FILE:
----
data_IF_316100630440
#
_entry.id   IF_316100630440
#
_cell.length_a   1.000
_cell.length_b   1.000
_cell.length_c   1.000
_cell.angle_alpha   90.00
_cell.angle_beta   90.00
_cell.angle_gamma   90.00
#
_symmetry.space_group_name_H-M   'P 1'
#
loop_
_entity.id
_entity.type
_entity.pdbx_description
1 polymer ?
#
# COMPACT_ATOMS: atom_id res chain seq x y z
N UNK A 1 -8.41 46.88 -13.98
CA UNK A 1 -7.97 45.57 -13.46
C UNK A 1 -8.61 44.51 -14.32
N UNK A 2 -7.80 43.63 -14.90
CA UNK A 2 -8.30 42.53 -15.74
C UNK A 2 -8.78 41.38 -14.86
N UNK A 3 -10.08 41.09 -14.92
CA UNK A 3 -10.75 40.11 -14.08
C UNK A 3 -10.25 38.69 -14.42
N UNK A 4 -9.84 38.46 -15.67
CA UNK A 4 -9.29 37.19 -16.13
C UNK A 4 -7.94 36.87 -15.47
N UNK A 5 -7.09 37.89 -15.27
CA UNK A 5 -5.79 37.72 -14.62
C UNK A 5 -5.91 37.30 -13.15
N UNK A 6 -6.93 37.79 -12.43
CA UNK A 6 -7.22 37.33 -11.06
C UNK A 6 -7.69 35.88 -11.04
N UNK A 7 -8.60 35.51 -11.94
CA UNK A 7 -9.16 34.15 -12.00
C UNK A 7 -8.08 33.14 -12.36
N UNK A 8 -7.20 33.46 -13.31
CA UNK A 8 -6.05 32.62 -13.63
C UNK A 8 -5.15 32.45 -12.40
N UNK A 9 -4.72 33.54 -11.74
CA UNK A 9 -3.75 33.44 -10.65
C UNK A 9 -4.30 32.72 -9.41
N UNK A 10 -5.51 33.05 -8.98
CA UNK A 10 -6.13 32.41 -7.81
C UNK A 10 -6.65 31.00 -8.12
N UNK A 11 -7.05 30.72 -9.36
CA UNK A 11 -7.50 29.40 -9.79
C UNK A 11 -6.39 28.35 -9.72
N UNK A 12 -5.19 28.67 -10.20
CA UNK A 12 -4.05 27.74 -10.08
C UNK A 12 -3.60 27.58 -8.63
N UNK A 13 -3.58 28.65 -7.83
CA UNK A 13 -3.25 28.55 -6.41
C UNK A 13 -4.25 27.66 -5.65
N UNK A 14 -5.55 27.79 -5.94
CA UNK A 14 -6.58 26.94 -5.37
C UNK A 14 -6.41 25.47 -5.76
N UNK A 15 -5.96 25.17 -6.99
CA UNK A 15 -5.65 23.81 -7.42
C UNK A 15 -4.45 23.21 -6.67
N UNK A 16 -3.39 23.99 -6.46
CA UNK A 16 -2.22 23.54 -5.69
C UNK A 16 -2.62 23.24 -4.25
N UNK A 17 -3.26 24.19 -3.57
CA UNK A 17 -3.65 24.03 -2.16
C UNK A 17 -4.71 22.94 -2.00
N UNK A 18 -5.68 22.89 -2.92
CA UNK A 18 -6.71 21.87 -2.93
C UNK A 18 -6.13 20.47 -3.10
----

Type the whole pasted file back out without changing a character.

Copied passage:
data_IF_316100630440
#
_entry.id   IF_316100630440
#
_cell.length_a   1.000
_cell.length_b   1.000
_cell.length_c   1.000
_cell.angle_alpha   90.00
_cell.angle_beta   90.00
_cell.angle_gamma   90.00
#
_symmetry.space_group_name_H-M   'P 1'
#
loop_
_entity.id
_entity.type
_entity.pdbx_description
1 polymer ?
#
# COMPACT_ATOMS: atom_id res chain seq x y z
N UNK A 1 -8.41 46.88 -13.98
CA UNK A 1 -7.97 45.57 -13.46
C UNK A 1 -8.61 44.51 -14.32
N UNK A 2 -7.80 43.63 -14.90
CA UNK A 2 -8.30 42.53 -15.74
C UNK A 2 -8.78 41.38 -14.86
N UNK A 3 -10.08 41.09 -14.92
CA UNK A 3 -10.75 40.11 -14.08
C UNK A 3 -10.25 38.69 -14.42
N UNK A 4 -9.84 38.46 -15.67
CA UNK A 4 -9.29 37.19 -16.13
C UNK A 4 -7.94 36.87 -15.47
N UNK A 5 -7.09 37.89 -15.27
CA UNK A 5 -5.79 37.72 -14.62
C UNK A 5 -5.91 37.30 -13.15
N UNK A 6 -6.93 37.79 -12.43
CA UNK A 6 -7.22 37.33 -11.06
C UNK A 6 -7.69 35.88 -11.04
N UNK A 7 -8.60 35.51 -11.94
CA UNK A 7 -9.16 34.15 -12.00
C UNK A 7 -8.08 33.14 -12.36
N UNK A 8 -7.20 33.46 -13.31
CA UNK A 8 -6.05 32.62 -13.63
C UNK A 8 -5.15 32.45 -12.40
N UNK A 9 -4.72 33.54 -11.74
CA UNK A 9 -3.75 33.44 -10.65
C UNK A 9 -4.30 32.72 -9.41
N UNK A 10 -5.51 33.05 -8.98
CA UNK A 10 -6.13 32.41 -7.81
C UNK A 10 -6.65 31.00 -8.12
N UNK A 11 -7.05 30.72 -9.36
CA UNK A 11 -7.50 29.40 -9.79
C UNK A 11 -6.39 28.35 -9.72
N UNK A 12 -5.19 28.67 -10.20
CA UNK A 12 -4.05 27.74 -10.08
C UNK A 12 -3.60 27.58 -8.63
N UNK A 13 -3.58 28.65 -7.83
CA UNK A 13 -3.25 28.55 -6.41
C UNK A 13 -4.25 27.66 -5.65
N UNK A 14 -5.55 27.79 -5.94
CA UNK A 14 -6.58 26.94 -5.37
C UNK A 14 -6.41 25.47 -5.76
N UNK A 15 -5.96 25.17 -6.99
CA UNK A 15 -5.65 23.81 -7.42
C UNK A 15 -4.45 23.21 -6.67
N UNK A 16 -3.39 23.99 -6.46
CA UNK A 16 -2.22 23.54 -5.69
C UNK A 16 -2.62 23.24 -4.25
N UNK A 17 -3.26 24.19 -3.57
CA UNK A 17 -3.65 24.03 -2.16
C UNK A 17 -4.71 22.94 -2.00
N UNK A 18 -5.68 22.89 -2.92
CA UNK A 18 -6.71 21.87 -2.93
C UNK A 18 -6.13 20.47 -3.10